In my previous story on body acceptance, we learned why it might not come naturally to take care of our bodies. I highlighted how this happens from societal messages to marketing to our own self-imposed stories and experiences.
I also mentioned that we don’t take care of things we don’t like. When we don’t value something, we mistreat it.
So, how do we get to a point where taking care of our body feels automatic and organic? Maybe even joyful? To feel more at home in our bodies, I think we must first see them as a home while we do the meaningful work of developing more self-worth.
Like others who have battled body image matters, finding a way to connect taking care of ourselves with performance is a first step. My yoga practice helped me understand I was not my body, or what it looked like, but that my body could assist me with experiencing the world and being fully present day in and day out.
[perfectpullquote align=”full” cite=”” link=”” color=”HEX 0073bb” class=”” size=””] Only when I made peace with my body, and started appreciating it for everything it does, could I start to believe in the importance of self-care. [/perfectpullquote]
Only when I made peace with my body, and started appreciating it for everything it does, could I start to believe in the importance of self-care. From my legs that carry me to my eyes that see to my lungs that breathe — and all the other wildly human and seemingly unexciting parts of my body doing exactly what they need to do so I can enjoy life — it was my turn to return the favor. No wonder I’d want to take care of something that is so life giving to me.
Instead of thinking our body is the issue and trying to micromanage that (which we know really doesn’t work), try cultivating what a sense of belonging means for you. Many of our insecurities, desires and frustrations manifest into concerns about our bodies that we pick apart and attempt to exert control over. Instead of giving them power, learn to voice your needs, feel your feelings, and honor what your body actually needs emotionally, psychologically and physically — so you can ultimately just simply belong.
The inspirational blog Beauty Redefined has a quote that often rings in my head; “Loving your body is not believing your body looks good, it is knowing your body is good.”
So how do we start to foster a true sense of taking care of our bodies? Here’s a handy list of ideas:
Social comparison happens almost instantly (advertisements, social media, magazine covers, etc.) yet we can turn away from these and choose not to continue to look at them. We can craft our social media to only follow the accounts that make us feel better, not worse.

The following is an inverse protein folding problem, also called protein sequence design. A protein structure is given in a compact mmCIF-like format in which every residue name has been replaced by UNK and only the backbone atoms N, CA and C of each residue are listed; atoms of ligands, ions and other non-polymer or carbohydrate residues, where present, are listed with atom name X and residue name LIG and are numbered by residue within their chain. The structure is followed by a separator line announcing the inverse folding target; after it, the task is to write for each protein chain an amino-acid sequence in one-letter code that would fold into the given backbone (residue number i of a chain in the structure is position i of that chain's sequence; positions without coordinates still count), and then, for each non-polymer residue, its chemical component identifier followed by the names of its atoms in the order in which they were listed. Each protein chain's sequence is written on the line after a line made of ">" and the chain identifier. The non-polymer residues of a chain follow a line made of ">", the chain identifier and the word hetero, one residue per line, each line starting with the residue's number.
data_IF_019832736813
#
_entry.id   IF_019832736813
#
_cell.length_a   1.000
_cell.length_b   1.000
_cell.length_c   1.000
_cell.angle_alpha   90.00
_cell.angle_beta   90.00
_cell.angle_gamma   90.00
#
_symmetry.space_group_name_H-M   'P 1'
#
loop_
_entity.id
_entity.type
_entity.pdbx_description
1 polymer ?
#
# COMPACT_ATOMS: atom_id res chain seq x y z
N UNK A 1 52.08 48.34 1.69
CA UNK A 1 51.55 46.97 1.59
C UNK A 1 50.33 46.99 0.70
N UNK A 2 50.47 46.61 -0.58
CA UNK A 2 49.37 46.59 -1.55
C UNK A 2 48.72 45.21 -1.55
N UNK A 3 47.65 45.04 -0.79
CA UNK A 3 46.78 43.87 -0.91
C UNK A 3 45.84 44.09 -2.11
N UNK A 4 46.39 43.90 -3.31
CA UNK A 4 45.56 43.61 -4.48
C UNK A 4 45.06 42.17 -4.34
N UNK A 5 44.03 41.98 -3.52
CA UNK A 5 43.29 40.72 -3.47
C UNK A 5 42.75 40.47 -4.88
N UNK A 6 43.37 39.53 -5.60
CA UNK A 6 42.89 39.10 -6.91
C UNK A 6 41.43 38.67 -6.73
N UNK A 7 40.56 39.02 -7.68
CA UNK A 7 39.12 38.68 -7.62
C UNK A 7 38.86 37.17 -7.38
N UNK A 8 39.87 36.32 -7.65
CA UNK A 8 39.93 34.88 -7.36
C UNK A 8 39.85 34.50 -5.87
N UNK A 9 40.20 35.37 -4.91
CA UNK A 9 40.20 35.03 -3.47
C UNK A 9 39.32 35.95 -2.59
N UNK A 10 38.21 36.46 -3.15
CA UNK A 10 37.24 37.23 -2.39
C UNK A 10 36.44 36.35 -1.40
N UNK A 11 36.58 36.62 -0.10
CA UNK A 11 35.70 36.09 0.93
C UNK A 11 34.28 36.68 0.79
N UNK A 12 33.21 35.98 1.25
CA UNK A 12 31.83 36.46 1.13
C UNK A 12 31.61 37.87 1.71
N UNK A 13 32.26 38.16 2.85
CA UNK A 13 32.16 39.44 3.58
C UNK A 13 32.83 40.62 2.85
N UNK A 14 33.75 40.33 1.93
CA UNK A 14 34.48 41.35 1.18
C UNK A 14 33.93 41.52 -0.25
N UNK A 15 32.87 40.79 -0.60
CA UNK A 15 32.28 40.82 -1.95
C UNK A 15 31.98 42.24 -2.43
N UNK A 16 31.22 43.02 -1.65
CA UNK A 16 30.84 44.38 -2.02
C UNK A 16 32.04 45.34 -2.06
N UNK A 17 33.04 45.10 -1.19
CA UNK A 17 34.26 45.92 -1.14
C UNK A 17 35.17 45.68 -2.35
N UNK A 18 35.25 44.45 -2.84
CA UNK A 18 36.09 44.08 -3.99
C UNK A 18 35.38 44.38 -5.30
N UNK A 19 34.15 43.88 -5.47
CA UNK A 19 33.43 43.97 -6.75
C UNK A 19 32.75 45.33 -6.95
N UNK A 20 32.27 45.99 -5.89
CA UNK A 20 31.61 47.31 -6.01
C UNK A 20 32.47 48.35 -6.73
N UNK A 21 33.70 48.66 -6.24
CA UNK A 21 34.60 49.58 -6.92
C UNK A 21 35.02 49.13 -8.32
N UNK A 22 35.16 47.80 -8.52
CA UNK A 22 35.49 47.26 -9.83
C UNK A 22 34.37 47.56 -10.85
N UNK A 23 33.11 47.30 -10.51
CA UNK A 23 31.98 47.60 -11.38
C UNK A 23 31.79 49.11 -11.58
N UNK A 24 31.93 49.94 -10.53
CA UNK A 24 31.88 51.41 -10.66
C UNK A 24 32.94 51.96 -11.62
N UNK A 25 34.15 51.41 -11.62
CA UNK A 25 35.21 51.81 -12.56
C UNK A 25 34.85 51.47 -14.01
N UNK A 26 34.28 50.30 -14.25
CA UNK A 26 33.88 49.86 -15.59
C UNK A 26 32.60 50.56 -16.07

It’s when we lean more into what our bodies can do than what they look like, that we can move past the fixation on the physical. Maybe it’s not about liking or loving your body, or thinking it’s beautiful, but truly accepting it, in all of its human ways, for housing you.
To foster gratitude, keep a daily journal. Writing down these three categories everyday may help:
- Three things I’m grateful for
- Three things I like about myself
- Three ways I will (take care/honor/value/you pick the word) my body today
Taking care of your body does not mean forcing it into an unachievable mold set by pop culture that leads restrictive eating patterns and excessive exercise.
- Move because it feels good and gets your blood and oxygen flowing.
- Sweat because it’s a privilege to be able to move and have a body that sweats to cool itself.
- Exercise because it increases endorphins, helps with anxiety and depression and reduces the risk of chronic issues like heart disease.
- Eat because you need fuel and nutrients.
- Eat because you love the time you spend with friends and family.
When I think of a body that is well cared for, I think of a body that sleeps, loves, laughs, plays and is fed a diverse range of foods that are satisfying, filling, enjoyable and nourishing to body and soul. To listen to your body is to pay attention to when you need rest, when you need quiet, when you need more sleep, when you need a walk around the block, when you need affection or physical touch, when you need time with friends or family or when you need to be alone.
When we nurture our body’s actual needs (to feel safe, loved, like we belong, etc.) we do more for our nervous systems and internal processing than just relying on the physical or biological aspects.
To make your body a home might not happen overnight or in a week — it’s a process. Make amends with your body and practice self compassion along the way. There’s no better time to start working toward a more fully integrated life for you and your body than today.